Features familiar faces from Johnny the Homicidal maniac but focuses on poor little Squee--Johnny's wee trauma magnet neighbor. Squee's travails remind us all of what childhood was all about--witnessing vicious dog attacks, being abducted by aliens, discovering your schoolmates are all zombies, and having dinner at Satan's house. Ahh, youth.
Presents the adventures of Johnny, also known as Nny, whose madness is encouraged by a pair of styrofoam doughboys, as he frightens the little boy next door, attempts suicide, and craves cherry brain freezies.
Barely conscious and muttering to himself, Jhonen Vasquez grabbed a fishbone and scrawled on the side of a cat a series of surrealist scripts never meant to be read by anyone. Two thousand miles away, J. Goldberg hears these very scripts whispered into her sleep by her pet ferret, devoid of any real direction beyond the dialog. Goldberg awakens to find that she has illustrated these scenes. In Jellyfist, two artists battle with interpretation, however absurd the intent or outcome, with running commentary from the creators on just how wrong or right it's all gone. The first book published as a result of ferret-aided, carved-kitten-transmitted telepathy, Jellyfist's collection of highly important nonsense just might change your opinion of almost all known things.
This book collects for the first time ever over 200 years of Filler Bunny comics, lovingly translated from the original Latin. Now, experience all over again the magic and other positive non of the world's most lovable.... man, it's really pretty hard to fill up this space with things to say about this book. Words words words words words words words words words words. With a foreward by a filthy man sitting on a toilet, this collection words words words words Fillerbunny sandwich proton dongle? Also an all-new Filler Bunny story by Jhonen Vasquez and lots of new material from some of the world's most vile human beings including: Bryan Konietzko, Edmund McMillen, J.R. Goldberg, Tyler Hutchison, Frank and Becky, Pendleton Ward, Alex Pardee and Aaron Alexovich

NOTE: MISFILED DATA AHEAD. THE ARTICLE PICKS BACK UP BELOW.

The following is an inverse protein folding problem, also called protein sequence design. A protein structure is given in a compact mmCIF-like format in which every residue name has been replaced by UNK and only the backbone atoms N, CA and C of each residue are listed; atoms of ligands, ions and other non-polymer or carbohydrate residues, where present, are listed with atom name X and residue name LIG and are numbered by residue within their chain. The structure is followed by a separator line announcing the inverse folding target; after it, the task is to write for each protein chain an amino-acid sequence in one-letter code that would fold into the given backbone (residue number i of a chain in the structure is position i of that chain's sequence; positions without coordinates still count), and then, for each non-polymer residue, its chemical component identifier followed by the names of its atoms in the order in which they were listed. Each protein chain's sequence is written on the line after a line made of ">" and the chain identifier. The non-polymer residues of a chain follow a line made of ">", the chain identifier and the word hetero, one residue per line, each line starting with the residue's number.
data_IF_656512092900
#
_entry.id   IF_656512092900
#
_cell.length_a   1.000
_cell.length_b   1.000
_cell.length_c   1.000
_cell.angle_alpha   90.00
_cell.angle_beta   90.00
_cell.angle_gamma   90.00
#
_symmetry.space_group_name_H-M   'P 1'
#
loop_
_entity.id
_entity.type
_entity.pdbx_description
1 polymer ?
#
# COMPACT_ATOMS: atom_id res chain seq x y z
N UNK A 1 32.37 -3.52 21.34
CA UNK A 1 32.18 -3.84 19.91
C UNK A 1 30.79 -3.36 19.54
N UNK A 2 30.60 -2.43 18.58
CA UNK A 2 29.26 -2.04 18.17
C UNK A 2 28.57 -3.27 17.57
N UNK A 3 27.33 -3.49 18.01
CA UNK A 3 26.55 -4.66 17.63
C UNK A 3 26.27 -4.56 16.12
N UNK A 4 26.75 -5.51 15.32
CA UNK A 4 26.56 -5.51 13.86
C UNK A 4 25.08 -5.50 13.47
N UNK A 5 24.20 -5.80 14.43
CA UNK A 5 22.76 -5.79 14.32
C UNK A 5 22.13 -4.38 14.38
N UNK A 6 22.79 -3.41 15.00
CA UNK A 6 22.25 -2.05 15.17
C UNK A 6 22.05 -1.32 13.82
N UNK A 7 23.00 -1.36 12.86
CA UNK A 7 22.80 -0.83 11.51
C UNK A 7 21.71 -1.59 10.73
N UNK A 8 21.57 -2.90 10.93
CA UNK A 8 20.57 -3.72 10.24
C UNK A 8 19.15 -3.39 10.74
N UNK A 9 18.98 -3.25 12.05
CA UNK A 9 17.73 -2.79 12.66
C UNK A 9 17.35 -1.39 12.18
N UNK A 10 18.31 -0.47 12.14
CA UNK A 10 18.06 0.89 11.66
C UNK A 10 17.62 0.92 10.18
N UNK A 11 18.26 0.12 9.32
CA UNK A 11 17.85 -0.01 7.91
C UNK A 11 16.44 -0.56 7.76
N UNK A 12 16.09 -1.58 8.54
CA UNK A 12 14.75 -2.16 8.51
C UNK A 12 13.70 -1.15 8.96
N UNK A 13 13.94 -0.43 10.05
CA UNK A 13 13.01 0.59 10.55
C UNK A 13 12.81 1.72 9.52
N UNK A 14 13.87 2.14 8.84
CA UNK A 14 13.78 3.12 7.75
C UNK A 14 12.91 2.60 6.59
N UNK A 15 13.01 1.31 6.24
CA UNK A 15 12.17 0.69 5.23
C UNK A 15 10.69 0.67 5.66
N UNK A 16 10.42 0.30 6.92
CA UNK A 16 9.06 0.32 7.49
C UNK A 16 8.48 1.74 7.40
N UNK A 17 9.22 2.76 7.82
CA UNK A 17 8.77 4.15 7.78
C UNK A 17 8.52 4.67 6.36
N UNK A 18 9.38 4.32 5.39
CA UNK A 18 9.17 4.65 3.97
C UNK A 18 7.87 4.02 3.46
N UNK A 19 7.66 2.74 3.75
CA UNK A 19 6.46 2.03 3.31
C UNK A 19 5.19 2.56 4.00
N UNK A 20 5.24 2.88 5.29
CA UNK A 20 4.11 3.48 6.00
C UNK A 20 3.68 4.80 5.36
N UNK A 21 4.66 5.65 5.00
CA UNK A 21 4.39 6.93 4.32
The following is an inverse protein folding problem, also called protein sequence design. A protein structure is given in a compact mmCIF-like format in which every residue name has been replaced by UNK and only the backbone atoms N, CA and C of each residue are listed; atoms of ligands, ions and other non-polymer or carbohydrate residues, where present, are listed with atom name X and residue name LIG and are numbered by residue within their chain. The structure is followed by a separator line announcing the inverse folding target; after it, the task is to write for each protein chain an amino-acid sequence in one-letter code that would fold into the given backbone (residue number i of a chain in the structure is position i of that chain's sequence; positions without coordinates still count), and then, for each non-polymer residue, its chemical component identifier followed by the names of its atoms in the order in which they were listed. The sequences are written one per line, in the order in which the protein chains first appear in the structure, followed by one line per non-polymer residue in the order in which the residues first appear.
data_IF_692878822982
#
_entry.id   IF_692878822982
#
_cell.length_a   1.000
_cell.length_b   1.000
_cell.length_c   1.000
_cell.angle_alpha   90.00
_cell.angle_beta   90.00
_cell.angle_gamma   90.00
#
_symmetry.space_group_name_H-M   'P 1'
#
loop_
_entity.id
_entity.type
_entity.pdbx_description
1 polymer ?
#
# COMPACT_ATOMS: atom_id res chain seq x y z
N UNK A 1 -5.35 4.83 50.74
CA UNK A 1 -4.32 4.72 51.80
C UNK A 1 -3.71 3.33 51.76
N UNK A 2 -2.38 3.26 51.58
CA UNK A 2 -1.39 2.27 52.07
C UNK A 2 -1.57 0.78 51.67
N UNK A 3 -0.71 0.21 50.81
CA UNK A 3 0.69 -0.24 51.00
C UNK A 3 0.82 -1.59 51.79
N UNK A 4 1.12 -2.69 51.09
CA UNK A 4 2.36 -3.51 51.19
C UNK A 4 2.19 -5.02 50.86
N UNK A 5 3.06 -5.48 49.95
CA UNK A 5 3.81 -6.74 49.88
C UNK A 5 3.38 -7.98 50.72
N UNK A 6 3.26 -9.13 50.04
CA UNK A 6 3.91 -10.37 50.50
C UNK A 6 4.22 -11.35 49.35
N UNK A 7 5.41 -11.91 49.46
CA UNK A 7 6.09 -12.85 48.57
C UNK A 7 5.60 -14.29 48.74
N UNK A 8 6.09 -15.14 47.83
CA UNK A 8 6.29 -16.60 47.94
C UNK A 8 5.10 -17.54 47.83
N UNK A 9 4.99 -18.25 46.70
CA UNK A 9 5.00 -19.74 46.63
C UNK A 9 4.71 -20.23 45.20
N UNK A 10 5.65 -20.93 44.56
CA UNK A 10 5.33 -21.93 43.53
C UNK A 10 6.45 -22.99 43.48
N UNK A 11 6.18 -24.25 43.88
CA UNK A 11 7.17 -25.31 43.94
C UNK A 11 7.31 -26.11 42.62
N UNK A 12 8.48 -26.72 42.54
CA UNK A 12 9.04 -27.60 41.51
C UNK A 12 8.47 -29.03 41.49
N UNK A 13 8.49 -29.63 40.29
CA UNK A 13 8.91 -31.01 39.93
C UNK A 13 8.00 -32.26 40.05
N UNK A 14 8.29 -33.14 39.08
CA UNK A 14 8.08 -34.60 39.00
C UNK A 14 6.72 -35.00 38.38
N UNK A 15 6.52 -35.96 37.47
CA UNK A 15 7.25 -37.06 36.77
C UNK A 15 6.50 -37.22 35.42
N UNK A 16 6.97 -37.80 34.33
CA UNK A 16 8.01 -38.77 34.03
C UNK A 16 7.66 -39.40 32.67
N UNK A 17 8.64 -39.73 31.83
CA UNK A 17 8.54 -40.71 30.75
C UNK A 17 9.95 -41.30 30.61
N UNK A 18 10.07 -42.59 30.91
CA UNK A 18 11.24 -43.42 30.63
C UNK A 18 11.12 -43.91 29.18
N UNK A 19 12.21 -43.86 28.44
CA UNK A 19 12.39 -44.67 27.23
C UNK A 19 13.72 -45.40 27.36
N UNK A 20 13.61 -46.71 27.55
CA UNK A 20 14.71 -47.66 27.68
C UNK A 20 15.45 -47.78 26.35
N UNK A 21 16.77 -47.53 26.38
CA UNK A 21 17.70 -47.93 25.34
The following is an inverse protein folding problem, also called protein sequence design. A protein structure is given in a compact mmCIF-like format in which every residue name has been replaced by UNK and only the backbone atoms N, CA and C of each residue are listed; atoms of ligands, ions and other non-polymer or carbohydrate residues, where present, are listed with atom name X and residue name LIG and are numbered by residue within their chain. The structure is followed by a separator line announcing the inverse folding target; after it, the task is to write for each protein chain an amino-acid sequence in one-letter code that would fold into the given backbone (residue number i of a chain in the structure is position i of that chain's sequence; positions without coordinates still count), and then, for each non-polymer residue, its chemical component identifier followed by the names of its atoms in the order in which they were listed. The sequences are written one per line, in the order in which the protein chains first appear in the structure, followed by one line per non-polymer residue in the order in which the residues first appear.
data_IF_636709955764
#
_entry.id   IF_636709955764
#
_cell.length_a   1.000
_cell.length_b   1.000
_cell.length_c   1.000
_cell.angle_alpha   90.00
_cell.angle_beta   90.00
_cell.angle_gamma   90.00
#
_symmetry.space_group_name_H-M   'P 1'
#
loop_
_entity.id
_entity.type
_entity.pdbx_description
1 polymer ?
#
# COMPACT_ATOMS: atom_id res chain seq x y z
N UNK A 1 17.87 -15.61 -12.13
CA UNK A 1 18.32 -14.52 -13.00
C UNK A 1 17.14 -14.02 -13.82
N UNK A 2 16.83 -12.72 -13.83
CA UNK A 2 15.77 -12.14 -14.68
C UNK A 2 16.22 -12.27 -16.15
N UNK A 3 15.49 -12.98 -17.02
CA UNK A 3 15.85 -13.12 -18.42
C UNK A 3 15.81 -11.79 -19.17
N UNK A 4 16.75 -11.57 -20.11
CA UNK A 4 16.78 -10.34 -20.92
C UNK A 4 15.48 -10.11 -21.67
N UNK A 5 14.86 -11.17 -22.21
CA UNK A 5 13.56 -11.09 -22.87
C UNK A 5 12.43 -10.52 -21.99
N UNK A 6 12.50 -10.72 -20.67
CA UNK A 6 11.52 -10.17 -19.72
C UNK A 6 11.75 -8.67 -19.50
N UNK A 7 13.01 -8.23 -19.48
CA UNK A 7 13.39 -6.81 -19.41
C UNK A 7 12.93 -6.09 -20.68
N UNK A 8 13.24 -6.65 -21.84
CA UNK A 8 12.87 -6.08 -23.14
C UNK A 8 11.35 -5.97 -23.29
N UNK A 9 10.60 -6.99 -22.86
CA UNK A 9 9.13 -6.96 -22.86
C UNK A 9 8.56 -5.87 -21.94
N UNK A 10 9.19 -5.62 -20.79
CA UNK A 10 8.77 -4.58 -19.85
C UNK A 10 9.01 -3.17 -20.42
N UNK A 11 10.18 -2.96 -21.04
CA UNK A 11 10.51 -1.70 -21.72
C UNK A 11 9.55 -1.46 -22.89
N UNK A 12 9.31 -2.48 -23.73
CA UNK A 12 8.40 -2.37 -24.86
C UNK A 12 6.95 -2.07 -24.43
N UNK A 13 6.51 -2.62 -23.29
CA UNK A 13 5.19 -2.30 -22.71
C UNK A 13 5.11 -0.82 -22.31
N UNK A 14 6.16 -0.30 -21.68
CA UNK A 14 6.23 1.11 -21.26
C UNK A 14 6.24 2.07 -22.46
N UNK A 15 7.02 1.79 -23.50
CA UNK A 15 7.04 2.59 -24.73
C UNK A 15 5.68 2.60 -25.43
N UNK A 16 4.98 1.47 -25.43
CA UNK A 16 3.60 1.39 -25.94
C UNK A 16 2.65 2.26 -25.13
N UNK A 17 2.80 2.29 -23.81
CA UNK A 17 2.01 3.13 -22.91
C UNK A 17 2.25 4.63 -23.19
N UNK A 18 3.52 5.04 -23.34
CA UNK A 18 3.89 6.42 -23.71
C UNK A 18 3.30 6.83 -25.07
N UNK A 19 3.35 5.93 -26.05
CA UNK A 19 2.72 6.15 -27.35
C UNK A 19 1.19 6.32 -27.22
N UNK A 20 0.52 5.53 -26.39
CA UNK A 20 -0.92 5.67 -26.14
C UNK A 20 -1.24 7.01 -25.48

A classic work of American literature that has not stopped changing minds and lives since it burst onto the literary scene, The Things They Carried is a ground-breaking meditation on war, memory, imagination, and the redemptive power of storytelling. The Things They Carried depicts the men of Alpha Company: Jimmy Cross, Henry Dobbins, Rat Kiley, Mitchell Sanders, Norman Bowker, Kiowa, and the character Tim O’Brien, who has survived his tour in Vietnam to become a father and writer at the age of forty-three. Taught everywhere—from high school classrooms to graduate seminars in creative writing—it has become required reading for any American and continues to challenge readers in their perceptions of fact and fiction, war and peace, courage and fear and longing. The Things They Carried won France's prestigious Prix du Meilleur Livre Etranger and the Chicago Tribune Heartland Prize; it was also a finalist for the Pulitzer Prize and the National Book Critics Circle Award.
No Lifeguard on Duty is the ultimate memoir of sex, drugs, rock & roll, and redemption from modeling icon Janice Dickinson. From her supermodel glory days with Gia Carangi and Christie Brinkley to nights with Warren Beatty, Jack Nicholson, and Sylvester Stallone; from a dizzying drug and alcohol habit to three failed marriages; from cavorting around the globe to struggling to make it in Los Angeles as a working mom on America’s Next Top Model and The Janice Dickinson Modeling Agency, Janice tells all.
Author: Dean R. Koontz
Release Date: 2008
Two creatures, the end result of experiments in genetic engineering and enhanced intelligence, escape from a government laboratory and bring either death and destruction or a touching new kind of love to those they encounter. Reprint.
Heart of Darkness is a novella (published in 1902) by Joseph Conrad. Before publication, it appeared in a three-part series in Blackwood's Magazine (1899). This highly symbolic story is actually a story within a story, or frame tale, following a man named Charlie Marlow as he recounts his adventure to a group of men on a ship at dusk and continuing into the evening. It details an incident earlier in Marlow's life, a journey on what readers can assume is the Congo River (although the name of the country Marlow is visiting is never specified in the text) to investigate the work of Kurtz, a Belgian ivory trader in the Congo Free State.
At long last, another deluxe hardcover edition of the Invader ZIM comics! They're bigger! They're badder! They're better! Actually, they are just bigger, and otherwise the same comics. But don't they always say bigger is better? This collection of issues #11-#20 of the beloved comic features a hilarious slate of ZIM comics, including "Floopsy Bloops Shmoopsy," "Burrito King," "ZIMZOO," "Tales of Ms. Bitters," and more! So much more. Maybe... too much? Naaaaah.
Author: David Mitchell
Publisher: Random House
Release Date: 2007-12-18